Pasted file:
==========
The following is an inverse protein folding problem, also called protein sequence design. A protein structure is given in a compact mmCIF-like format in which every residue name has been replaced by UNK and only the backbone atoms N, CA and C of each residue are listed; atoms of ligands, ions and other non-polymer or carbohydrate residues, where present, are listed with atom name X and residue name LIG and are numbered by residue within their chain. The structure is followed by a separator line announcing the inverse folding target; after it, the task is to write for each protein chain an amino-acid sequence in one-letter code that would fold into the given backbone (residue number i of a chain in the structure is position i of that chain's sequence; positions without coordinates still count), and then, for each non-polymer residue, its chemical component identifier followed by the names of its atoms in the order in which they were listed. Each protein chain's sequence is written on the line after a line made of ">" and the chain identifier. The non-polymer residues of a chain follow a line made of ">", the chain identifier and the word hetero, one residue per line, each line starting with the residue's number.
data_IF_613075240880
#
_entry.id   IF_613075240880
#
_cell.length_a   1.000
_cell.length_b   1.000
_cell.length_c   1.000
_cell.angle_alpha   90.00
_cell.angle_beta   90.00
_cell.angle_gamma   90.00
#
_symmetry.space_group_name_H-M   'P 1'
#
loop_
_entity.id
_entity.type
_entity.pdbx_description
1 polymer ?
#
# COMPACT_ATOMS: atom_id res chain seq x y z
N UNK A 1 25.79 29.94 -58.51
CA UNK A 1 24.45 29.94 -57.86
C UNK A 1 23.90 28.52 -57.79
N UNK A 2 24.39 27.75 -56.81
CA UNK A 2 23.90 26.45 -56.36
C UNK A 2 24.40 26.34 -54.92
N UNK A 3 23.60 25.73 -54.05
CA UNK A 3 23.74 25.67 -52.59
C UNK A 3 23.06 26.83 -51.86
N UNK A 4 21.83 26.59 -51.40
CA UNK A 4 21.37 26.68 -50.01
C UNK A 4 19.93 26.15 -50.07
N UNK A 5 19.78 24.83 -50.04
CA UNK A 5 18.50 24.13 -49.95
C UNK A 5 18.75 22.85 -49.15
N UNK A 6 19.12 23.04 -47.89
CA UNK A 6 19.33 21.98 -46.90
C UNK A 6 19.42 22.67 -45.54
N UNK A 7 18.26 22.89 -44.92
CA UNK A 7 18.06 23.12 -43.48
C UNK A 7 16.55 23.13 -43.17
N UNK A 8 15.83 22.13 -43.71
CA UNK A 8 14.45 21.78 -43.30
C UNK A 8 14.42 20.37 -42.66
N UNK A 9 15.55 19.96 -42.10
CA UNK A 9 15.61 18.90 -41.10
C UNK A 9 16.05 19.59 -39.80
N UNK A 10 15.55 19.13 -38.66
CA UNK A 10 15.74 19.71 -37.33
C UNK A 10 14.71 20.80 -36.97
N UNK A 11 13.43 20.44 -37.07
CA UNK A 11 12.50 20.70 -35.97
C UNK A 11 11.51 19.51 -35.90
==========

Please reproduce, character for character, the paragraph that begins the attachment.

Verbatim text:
The following is an inverse protein folding problem, also called protein sequence design. A protein structure is given in a compact mmCIF-like format in which every residue name has been replaced by UNK and only the backbone atoms N, CA and C of each residue are listed; atoms of ligands, ions and other non-polymer or carbohydrate residues, where present, are listed with atom name X and residue name LIG and are numbered by residue within their chain. The structure is followed by a separator line announcing the inverse folding target; after it, the task is to write for each protein chain an amino-acid sequence in one-letter code that would fold into the given backbone (residue number i of a chain in the structure is position i of that chain's sequence; positions without coordinates still count), and then, for each non-polymer residue, its chemical component identifier followed by the names of its atoms in the order in which they were listed. Each protein chain's sequence is written on the line after a line made of ">" and the chain identifier. The non-polymer residues of a chain follow a line made of ">", the chain identifier and the word hetero, one residue per line, each line starting with the residue's number.